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FLAGSTAFF, Ariz. -- Victoria's Secret has apologized for putting aNative American-style headdress on a model for its annual fashion show,after the outfit was criticized as a display of ignorance toward tribalculture and history.

The company responded to the complaints overthe weekend by saying it was sorry to have upset anyone and that itwouldn't include the outfit in the show's television broadcast nextmonth, or in any marketing materials.

"We sincerely apologize as we absolutely had no intention to offend anyone," the company said.

Historically,headdresses are a symbol of respect, worn by Native American war chiefsand warriors. For Great Plains tribes, for instance, each featherplaced on a headdress has significance and had to be earned through anact of compassion or bravery. Some modern-day Native American leadershave received war bonnets in ceremonies accompanied by prayers andsongs.

"Whenyou see a Lakota chief wearing a full headdress, you know that he was avery honorable man. He was a leader. He did a lot of honorable thingsfor his people," said Michelle Spotted Elk, a Santa Cruz, Calif., womanof mixed heritage whose husband is Lakota. "It also has religioussignificance. With them, there's not a division between spirituality andtheir leadership."

Victoria's Secret model Karlie Kloss walkedonto the runway last week wearing the floor-length feathered headdress,leopard-print underwear and high heels. She also was adorned withfringes and turquoise jewelry during a segment meant to represent the 12months of the year - fireworks in July, rain gear for April and aheaddress for November.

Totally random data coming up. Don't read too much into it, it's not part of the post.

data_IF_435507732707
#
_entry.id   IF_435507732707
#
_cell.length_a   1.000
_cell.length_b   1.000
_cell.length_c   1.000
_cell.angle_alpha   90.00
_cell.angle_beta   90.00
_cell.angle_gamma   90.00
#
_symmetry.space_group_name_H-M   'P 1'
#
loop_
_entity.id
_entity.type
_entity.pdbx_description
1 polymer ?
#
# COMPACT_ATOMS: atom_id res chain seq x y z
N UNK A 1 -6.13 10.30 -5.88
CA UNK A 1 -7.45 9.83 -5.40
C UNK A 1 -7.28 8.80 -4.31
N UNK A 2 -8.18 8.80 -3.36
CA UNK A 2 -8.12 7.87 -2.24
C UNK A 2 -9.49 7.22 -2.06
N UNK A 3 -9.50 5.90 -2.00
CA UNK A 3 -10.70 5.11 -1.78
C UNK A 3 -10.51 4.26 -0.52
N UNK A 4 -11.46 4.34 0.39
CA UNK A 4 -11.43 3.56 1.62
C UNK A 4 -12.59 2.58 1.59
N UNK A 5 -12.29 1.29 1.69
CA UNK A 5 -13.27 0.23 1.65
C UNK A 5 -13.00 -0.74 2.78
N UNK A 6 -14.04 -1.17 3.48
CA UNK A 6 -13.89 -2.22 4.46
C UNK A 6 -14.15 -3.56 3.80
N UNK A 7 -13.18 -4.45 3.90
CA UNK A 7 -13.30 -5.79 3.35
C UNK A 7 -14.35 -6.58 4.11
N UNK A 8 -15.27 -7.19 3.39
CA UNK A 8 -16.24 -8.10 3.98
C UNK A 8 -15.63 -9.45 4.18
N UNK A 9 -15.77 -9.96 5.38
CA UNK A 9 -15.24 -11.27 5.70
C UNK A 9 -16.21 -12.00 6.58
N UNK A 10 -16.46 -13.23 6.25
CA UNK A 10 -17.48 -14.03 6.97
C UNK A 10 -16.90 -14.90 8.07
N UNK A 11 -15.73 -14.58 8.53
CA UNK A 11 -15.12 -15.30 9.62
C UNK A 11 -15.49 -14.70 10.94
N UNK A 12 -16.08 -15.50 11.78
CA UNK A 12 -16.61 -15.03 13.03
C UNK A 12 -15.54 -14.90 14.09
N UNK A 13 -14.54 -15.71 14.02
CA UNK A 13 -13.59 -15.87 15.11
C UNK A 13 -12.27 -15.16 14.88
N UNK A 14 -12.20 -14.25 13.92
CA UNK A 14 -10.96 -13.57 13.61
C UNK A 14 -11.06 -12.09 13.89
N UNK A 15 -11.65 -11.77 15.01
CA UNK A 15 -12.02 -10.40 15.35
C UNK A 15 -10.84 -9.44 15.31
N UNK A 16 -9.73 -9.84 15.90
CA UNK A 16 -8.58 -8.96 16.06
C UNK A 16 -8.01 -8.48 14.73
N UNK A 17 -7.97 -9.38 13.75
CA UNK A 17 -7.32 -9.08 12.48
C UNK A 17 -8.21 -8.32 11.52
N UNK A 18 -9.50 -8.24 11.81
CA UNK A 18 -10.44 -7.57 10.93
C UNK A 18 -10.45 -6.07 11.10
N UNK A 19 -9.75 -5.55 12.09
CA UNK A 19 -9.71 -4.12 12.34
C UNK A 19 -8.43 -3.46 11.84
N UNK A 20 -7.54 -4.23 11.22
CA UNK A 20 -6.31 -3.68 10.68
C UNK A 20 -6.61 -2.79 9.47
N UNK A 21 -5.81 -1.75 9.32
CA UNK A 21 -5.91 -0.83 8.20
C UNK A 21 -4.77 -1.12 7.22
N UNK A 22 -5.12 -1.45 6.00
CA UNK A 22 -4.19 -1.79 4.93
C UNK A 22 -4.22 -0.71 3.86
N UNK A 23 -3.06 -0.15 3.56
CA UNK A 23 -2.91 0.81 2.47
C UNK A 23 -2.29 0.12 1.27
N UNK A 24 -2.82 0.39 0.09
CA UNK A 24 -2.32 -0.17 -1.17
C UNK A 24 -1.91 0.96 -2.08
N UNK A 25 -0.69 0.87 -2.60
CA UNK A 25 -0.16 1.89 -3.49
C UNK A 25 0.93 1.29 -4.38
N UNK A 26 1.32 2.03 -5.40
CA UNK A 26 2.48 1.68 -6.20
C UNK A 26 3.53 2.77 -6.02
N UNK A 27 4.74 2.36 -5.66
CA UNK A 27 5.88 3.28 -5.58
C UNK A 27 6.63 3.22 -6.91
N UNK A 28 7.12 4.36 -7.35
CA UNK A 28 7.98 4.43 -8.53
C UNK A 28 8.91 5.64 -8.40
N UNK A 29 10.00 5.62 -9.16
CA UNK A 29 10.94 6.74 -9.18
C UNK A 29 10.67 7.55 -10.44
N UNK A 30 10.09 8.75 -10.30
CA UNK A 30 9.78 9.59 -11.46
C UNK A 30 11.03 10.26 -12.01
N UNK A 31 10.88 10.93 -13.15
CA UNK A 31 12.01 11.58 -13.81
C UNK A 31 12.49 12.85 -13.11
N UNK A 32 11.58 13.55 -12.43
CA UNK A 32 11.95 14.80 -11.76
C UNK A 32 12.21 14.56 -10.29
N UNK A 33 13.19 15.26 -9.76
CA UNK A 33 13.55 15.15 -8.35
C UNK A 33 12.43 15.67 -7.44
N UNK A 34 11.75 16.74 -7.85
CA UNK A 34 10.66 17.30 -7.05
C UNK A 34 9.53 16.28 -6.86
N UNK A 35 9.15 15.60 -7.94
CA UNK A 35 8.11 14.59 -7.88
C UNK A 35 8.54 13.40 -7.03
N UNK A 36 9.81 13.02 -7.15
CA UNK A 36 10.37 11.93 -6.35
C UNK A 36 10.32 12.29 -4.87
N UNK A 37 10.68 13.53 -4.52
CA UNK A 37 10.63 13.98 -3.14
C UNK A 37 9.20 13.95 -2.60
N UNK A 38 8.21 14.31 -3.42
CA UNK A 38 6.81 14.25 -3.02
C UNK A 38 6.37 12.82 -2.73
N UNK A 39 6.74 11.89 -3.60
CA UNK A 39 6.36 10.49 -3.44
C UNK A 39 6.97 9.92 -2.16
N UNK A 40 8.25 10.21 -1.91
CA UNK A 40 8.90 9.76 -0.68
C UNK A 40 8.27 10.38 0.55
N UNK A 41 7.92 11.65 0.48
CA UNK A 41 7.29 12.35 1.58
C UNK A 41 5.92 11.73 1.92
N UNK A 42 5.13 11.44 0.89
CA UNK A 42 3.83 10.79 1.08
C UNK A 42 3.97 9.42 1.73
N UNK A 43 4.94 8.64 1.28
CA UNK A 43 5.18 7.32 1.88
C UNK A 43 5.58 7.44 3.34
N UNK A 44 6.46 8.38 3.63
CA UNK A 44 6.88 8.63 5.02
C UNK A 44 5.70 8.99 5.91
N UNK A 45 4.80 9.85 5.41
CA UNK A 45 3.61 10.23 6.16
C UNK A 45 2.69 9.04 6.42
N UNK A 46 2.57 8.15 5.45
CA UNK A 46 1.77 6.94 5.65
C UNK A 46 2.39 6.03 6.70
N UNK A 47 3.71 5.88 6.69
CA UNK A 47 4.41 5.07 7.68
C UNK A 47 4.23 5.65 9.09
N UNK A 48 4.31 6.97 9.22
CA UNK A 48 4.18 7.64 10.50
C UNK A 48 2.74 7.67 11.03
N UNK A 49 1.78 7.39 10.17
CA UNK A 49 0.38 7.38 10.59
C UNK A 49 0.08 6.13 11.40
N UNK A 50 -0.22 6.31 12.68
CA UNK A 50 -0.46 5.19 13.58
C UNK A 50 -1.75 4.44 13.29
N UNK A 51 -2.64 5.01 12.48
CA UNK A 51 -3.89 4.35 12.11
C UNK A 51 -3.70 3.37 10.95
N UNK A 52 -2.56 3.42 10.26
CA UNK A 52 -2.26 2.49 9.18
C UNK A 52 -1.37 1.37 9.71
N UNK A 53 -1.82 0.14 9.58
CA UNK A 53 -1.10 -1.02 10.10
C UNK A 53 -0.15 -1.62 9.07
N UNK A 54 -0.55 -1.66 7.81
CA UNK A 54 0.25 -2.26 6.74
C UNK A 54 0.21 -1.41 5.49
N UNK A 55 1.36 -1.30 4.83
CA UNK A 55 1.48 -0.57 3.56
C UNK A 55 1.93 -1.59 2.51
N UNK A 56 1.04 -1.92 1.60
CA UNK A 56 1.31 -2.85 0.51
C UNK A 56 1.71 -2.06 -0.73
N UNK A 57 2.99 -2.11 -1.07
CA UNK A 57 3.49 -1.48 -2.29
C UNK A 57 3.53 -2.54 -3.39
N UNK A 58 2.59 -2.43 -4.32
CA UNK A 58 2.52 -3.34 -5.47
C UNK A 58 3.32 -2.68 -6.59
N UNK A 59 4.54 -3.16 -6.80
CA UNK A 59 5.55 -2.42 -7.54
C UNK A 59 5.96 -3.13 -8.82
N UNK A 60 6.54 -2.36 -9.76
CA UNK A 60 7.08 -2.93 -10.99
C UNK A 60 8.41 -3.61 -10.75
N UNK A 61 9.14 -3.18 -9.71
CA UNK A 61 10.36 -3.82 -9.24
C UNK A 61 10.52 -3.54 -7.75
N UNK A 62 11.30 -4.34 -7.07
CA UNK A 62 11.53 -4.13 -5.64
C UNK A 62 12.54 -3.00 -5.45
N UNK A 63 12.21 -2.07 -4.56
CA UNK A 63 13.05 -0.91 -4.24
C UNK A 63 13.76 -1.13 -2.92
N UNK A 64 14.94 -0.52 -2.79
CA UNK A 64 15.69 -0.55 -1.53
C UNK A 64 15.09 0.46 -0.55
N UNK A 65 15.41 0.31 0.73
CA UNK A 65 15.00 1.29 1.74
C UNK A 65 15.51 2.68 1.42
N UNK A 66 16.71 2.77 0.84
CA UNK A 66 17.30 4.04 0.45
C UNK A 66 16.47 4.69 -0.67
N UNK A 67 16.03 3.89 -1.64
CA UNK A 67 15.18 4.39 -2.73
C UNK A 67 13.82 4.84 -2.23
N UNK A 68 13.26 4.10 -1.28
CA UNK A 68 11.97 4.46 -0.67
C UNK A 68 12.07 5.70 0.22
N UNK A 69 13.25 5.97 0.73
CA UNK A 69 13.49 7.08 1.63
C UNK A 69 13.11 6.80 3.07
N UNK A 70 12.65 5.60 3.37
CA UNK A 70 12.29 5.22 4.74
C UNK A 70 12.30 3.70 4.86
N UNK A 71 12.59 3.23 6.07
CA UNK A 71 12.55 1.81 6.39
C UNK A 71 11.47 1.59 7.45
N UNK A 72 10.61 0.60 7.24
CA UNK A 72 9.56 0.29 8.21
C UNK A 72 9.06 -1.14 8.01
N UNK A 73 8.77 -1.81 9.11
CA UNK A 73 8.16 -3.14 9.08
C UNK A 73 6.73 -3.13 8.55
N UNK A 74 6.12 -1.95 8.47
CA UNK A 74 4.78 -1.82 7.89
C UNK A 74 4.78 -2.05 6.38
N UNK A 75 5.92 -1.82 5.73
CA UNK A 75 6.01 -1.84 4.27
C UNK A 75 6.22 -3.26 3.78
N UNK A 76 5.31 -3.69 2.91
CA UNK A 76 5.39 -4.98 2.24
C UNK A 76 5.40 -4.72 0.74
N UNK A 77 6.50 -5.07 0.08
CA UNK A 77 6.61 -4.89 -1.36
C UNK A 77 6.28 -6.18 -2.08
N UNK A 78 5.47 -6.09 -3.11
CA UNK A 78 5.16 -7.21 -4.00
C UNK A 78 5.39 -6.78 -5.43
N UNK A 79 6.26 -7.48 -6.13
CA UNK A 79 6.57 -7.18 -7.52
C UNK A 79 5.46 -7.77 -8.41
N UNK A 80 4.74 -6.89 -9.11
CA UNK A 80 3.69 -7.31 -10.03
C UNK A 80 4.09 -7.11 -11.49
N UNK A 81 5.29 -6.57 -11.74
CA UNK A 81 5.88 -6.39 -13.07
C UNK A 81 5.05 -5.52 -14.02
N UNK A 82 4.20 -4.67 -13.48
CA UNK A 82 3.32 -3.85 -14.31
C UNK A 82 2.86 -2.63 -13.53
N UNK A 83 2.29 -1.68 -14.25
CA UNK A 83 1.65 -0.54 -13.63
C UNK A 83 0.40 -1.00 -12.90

Kloss herself posted on Twitter that she was "deeply sorry if what I wore during the VS Show offended anyone."

Thousandsof people have commented about the outfit on the company's Facebookpage. Some praised Kloss' attire as artistic and urged those offended byit to "get over it." Several expressed appreciation to Victoria'sSecret for halting its marketing of the clothing, and others reachedback in history to explain their feelings.

"We have gone throughthe atrocities to survive and ensure our way of life continues," NavajoNation spokesman Erny Zah said in an interview Monday. "Any mockery,whether it's Halloween, Victoria's Secret - they are spitting on us.They are spitting on our culture, and it's upsetting."

TheVictoria's Secret stir follows a string of similar incidents. Paul FrankIndustries Inc. and the band No Doubt ran into criticism earlier thisyear for their use of headdresses in clothing and parties, and in acowboys-and-Indians-themed video, respectively. They offered apologiesas well.

Last year, Urban Outfitters Inc. set off a firestorm ofcriticism with its line of Navajo-branded clothing and accessories -particularly underwear and a liquor flask, which the tribe said was"derogatory and scandalous."

Jennie Luna, who is Chicana andCaxcan, said society largely is ignorant toward indigenous spiritualityand doesn't understand what should not be marketed commercially. She andothers say more education about Native American cultures is needed.

"Weare people; we're not a fashion statement," Luna said. "We are peoplewho are facing serious issues, and for them to further perpetuate thetype of stereotypes and disregard for a community's way of life isunacceptable."

ReGina Zuni's advice to companies looking to marketNative American culture is to hire Native Americans who have knowledgeof tribal traditions, cultures and customs.

However, her reactionto hearing about the Victoria's Secret headdress wasn't outrage aboutthe clothing itself, but about the lack of attention on health care,education, housing and other issues in Indian Country.

"To eachhis own," said Zuni, of Isleta Pueblo in New Mexico. "But seriously, ifpeople want to grab media attention on Indian issues, this is not theissue to advance and place in the spotlight."

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